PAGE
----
The main highlight of my trip to Peru as well as the primary reason I wanted to visit that area was to see Machu Picchu, one of the 7 wonders of the world and for good reason. This iconic landmark is an Incan ruin nestled in the heart of the Andes Mountains. The setting alone is breathtaking with high rain forest covered mountains rising in all directions. Adding in this beautifully restored lost city elevates this scene beyond words. Hiking along the Inca Trail and passing through the sun gate to see this wonder unfold in front of me was an unreal experience that will be impossible to forget. During this trip, I was able to enjoy Machu Picchu from two unique vantage points. The first was the classic view in the upper terraces of the ruins which is where most the site’s iconic photos are taken from. My second vantage point of Machu Picchu was from the top of Machu Picchu Mountain. This trail is made up of 1600 steps leading from Machu Picchu itself to the top of nearby mountain overlooking the ruins and is limited to 200 permits to hikers per day. This is a very strenuous hike but rewards those who make it the top which a breathtaking view that they can enjoy that is also far less crowded than the more popular vantage points below. The view from the top of the mountain provided breath taking views of both the ruins themselves as well as the surrounding mountains and valleys. After spending an hour soaking in the scenery, I descended back down the mountain and began my short bus journey back to the town of Aguas Caliente, which I would explore for the remainder of the day, enjoying some the town’s variety of restaurants that featured excellent local cuisine before beginning the long drive back to Cusco.

My final hike in Cusco Peru was to the Rainbow Mountains and Red Valley. This incredible region is located a 3-hour drive from Cusco and is highlighted by a mountain range with vibrant colors created by different mineral compositions within the layers of rock making up the mountain. This is one of only 3 locations in the world where this type of landscape can be seen, with the others being Argentina and China. I was lucky enough to have amazing weather on this hike which made the reds, yellow, greens, and blues of the mountain really pop. The only way to arrive at this location is by driving since there are no public transportation options to bring travelers to this isolated location. The drive to this valley passes through mountain valleys that are dotted with traditional farming communities as well as herds of Alpacas. Seeing the traditional way in which the population here lives was a great cultural experience and a privilege to be welcomed into this community. The hike begins at a dirt parking lot and is a relatively short and simply hike with moderate elevation gains. The full trail can be completed within an hour or two at a leisurely place with the only point of difficulty being the steep climb that marks the home stretch to the outlook for the mountains themselves. Much of the nearby farming community has gotten involved in the tourist industry here due to how popular a site the Rainbow Mountains have become. As a result, once visitors reach the lookout point, they will be greeted by many locals offering pictures with Alpacas, as well as vendors selling local street food and souvenirs. The nearby Red Valley offered a less crowded alternative view with a bright red canyon that was well worth the additional hour of hiking to see. The more secluded nature of this location also made it a great place to enjoy a leisurely and relaxing lunch.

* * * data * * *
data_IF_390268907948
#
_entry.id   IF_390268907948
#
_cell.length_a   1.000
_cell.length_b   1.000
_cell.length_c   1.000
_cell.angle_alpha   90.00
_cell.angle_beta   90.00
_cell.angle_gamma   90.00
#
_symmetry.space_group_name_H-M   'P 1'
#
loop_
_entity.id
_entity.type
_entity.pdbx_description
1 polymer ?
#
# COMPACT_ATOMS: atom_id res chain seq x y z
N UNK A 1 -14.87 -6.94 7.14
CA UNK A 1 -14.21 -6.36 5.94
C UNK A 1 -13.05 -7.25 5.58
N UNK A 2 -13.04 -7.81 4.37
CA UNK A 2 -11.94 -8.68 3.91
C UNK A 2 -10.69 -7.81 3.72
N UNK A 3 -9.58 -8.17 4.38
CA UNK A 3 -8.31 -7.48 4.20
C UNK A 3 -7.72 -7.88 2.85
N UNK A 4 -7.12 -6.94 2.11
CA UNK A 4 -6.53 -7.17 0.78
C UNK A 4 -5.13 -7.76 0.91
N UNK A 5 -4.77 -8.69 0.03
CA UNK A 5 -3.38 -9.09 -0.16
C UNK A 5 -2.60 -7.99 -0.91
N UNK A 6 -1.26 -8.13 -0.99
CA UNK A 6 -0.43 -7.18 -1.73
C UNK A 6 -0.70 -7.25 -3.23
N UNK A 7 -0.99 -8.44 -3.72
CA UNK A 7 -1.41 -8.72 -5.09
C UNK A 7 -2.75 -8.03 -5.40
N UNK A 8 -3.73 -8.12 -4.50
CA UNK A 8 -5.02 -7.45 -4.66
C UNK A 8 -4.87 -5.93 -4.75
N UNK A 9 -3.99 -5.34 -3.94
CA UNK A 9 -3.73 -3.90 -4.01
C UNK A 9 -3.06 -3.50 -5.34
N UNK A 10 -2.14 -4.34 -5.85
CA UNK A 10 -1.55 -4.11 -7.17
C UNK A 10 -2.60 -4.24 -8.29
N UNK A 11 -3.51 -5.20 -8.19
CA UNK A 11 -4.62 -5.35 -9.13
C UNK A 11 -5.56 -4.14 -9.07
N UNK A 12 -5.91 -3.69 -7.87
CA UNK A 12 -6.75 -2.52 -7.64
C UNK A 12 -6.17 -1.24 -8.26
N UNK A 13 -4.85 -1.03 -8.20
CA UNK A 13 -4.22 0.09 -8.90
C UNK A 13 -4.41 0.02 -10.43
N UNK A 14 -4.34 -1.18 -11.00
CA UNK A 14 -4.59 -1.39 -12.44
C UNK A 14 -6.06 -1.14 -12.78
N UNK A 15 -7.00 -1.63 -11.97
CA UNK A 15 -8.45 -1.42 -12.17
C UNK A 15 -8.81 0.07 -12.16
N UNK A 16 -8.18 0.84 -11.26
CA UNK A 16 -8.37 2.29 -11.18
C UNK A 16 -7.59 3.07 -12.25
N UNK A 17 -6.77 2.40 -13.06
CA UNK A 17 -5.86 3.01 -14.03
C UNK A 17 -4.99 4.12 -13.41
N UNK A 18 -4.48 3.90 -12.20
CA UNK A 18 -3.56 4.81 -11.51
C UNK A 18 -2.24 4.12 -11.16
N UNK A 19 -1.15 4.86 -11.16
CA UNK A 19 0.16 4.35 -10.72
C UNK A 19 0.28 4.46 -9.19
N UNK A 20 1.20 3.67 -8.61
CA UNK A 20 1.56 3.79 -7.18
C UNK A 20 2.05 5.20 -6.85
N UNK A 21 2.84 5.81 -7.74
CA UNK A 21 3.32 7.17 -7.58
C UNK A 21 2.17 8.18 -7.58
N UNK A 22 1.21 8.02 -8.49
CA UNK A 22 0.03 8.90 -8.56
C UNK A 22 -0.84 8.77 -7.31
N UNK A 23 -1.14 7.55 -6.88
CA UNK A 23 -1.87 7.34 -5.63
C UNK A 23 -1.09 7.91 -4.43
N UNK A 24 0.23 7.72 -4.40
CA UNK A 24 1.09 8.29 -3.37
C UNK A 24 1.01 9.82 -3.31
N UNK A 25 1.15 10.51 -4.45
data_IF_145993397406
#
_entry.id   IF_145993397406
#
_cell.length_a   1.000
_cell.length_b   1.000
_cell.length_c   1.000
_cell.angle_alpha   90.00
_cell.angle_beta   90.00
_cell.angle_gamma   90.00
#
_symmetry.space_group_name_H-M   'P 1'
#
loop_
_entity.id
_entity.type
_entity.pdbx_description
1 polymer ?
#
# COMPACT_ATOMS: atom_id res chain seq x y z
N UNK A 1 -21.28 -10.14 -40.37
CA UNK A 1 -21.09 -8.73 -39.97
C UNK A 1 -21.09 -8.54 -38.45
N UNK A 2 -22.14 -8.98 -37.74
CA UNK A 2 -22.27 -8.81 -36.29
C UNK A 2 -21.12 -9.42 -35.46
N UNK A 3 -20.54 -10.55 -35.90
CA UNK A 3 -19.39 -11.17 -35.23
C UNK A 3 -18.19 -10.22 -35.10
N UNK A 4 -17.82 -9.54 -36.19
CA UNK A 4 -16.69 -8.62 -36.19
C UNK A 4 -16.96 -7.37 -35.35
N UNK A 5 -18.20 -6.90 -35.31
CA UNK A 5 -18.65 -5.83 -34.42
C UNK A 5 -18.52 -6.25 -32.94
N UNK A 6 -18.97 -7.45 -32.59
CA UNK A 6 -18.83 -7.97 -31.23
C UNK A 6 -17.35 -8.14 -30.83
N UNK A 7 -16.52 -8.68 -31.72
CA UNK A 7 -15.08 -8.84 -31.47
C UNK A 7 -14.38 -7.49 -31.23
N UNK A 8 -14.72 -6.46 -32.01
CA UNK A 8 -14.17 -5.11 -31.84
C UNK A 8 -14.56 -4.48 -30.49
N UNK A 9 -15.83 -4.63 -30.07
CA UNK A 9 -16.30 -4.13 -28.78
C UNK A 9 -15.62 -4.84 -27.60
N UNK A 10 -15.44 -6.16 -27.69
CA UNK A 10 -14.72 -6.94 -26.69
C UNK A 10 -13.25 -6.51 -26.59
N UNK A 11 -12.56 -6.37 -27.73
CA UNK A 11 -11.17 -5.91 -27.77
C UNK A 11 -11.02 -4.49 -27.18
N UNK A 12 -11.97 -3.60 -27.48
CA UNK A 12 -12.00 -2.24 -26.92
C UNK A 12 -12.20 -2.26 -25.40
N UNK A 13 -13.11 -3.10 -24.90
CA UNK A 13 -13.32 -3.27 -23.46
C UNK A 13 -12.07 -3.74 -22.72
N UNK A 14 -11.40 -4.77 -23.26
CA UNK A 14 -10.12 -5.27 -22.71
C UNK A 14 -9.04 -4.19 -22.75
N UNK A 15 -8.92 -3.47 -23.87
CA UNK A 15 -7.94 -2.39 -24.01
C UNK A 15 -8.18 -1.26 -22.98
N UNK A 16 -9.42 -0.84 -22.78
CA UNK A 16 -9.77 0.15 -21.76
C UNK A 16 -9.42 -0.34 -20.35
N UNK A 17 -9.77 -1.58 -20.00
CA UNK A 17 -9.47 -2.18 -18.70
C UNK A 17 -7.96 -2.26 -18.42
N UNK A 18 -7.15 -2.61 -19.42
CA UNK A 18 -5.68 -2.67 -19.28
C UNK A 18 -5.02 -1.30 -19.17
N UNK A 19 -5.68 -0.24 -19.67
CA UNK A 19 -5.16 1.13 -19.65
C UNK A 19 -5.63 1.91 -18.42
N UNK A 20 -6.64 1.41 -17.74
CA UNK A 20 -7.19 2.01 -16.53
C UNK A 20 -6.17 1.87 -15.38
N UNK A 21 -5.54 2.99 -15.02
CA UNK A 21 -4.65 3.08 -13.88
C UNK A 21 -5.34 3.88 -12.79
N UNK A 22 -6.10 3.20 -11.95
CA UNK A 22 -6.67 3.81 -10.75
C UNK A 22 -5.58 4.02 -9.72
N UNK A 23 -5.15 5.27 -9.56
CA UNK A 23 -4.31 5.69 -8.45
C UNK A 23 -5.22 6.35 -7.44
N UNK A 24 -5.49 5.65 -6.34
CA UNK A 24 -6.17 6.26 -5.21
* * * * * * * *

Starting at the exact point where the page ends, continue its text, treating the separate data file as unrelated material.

Between the amazing culture, extensive history, and welcoming culture; my travels through Peru have been one of the most enjoyable experiences of my life. Being able to wander through Machu Picchu and other Incan ruins during the day while spending my times exploring charming towns and villages was the perfect recipe for recharging my battery and an unforgettable introduction for myself to this continent. I am looking forward to an eventual return trip to South America but that is a story for another day…